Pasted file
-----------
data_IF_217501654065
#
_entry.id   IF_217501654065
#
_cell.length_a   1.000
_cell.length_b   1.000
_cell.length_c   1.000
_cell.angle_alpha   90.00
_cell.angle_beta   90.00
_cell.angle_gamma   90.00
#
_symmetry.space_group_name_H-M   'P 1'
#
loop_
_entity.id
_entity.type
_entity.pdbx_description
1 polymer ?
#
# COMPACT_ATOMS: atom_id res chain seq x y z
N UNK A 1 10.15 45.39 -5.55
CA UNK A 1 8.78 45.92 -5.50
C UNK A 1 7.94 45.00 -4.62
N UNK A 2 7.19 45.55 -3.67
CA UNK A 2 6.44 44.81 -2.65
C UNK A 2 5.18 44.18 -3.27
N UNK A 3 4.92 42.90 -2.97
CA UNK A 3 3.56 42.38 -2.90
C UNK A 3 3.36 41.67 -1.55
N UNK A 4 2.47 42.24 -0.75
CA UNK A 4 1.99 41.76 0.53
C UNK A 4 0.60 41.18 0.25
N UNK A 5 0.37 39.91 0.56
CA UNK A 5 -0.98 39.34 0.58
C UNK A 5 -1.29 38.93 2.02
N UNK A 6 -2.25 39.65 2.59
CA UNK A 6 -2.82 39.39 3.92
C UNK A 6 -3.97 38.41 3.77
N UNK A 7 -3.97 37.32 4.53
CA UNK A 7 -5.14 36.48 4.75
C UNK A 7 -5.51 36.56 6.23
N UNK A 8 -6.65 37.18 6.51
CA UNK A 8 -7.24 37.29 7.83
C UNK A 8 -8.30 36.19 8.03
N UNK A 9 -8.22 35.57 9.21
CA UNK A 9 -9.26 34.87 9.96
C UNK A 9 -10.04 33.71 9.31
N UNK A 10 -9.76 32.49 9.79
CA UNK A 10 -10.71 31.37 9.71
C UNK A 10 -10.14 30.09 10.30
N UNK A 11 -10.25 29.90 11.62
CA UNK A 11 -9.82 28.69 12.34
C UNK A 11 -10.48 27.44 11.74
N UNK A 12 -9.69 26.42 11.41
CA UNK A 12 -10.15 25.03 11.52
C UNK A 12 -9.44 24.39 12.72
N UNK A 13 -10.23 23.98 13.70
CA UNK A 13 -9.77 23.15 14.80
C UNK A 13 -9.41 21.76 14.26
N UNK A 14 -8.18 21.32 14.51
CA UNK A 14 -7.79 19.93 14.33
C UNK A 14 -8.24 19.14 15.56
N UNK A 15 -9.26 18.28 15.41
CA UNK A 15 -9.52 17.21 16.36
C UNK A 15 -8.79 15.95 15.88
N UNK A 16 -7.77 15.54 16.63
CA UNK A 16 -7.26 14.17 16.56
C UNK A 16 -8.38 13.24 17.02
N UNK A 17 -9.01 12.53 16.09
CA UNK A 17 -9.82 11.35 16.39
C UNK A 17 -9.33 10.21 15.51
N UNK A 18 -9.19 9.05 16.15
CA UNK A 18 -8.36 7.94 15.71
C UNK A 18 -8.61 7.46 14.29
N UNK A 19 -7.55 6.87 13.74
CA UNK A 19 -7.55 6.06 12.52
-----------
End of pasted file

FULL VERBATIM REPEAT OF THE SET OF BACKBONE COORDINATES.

data_IF_217501654065
#
_entry.id   IF_217501654065
#
_cell.length_a   1.000
_cell.length_b   1.000
_cell.length_c   1.000
_cell.angle_alpha   90.00
_cell.angle_beta   90.00
_cell.angle_gamma   90.00
#
_symmetry.space_group_name_H-M   'P 1'
#
loop_
_entity.id
_entity.type
_entity.pdbx_description
1 polymer ?
#
# COMPACT_ATOMS: atom_id res chain seq x y z
N UNK A 1 10.15 45.39 -5.55
CA UNK A 1 8.78 45.92 -5.50
C UNK A 1 7.94 45.00 -4.62
N UNK A 2 7.19 45.55 -3.67
CA UNK A 2 6.44 44.81 -2.65
C UNK A 2 5.18 44.18 -3.27
N UNK A 3 4.92 42.90 -2.97
CA UNK A 3 3.56 42.38 -2.90
C UNK A 3 3.36 41.67 -1.55
N UNK A 4 2.47 42.24 -0.75
CA UNK A 4 1.99 41.76 0.53
C UNK A 4 0.60 41.18 0.25
N UNK A 5 0.37 39.91 0.56
CA UNK A 5 -0.98 39.34 0.58
C UNK A 5 -1.29 38.93 2.02
N UNK A 6 -2.25 39.65 2.59
CA UNK A 6 -2.82 39.39 3.92
C UNK A 6 -3.97 38.41 3.77
N UNK A 7 -3.97 37.32 4.53
CA UNK A 7 -5.14 36.48 4.75
C UNK A 7 -5.51 36.56 6.23
N UNK A 8 -6.65 37.18 6.51
CA UNK A 8 -7.24 37.29 7.83
C UNK A 8 -8.30 36.19 8.03
N UNK A 9 -8.22 35.57 9.21
CA UNK A 9 -9.26 34.87 9.96
C UNK A 9 -10.04 33.71 9.31
N UNK A 10 -9.76 32.49 9.79
CA UNK A 10 -10.71 31.37 9.71
C UNK A 10 -10.14 30.09 10.30
N UNK A 11 -10.25 29.90 11.62
CA UNK A 11 -9.82 28.69 12.34
C UNK A 11 -10.48 27.44 11.74
N UNK A 12 -9.69 26.42 11.41
CA UNK A 12 -10.15 25.03 11.52
C UNK A 12 -9.44 24.39 12.72
N UNK A 13 -10.23 23.98 13.70
CA UNK A 13 -9.77 23.15 14.80
C UNK A 13 -9.41 21.76 14.26
N UNK A 14 -8.18 21.32 14.51
CA UNK A 14 -7.79 19.93 14.33
C UNK A 14 -8.24 19.14 15.56
N UNK A 15 -9.26 18.28 15.41
CA UNK A 15 -9.52 17.21 16.36
C UNK A 15 -8.79 15.95 15.88
N UNK A 16 -7.77 15.54 16.63
CA UNK A 16 -7.26 14.17 16.56
C UNK A 16 -8.38 13.24 17.02
N UNK A 17 -9.01 12.53 16.09
CA UNK A 17 -9.82 11.35 16.39
C UNK A 17 -9.33 10.21 15.51
N UNK A 18 -9.19 9.05 16.15
CA UNK A 18 -8.36 7.94 15.71
C UNK A 18 -8.61 7.46 14.29
N UNK A 19 -7.55 6.87 13.74
CA UNK A 19 -7.55 6.06 12.52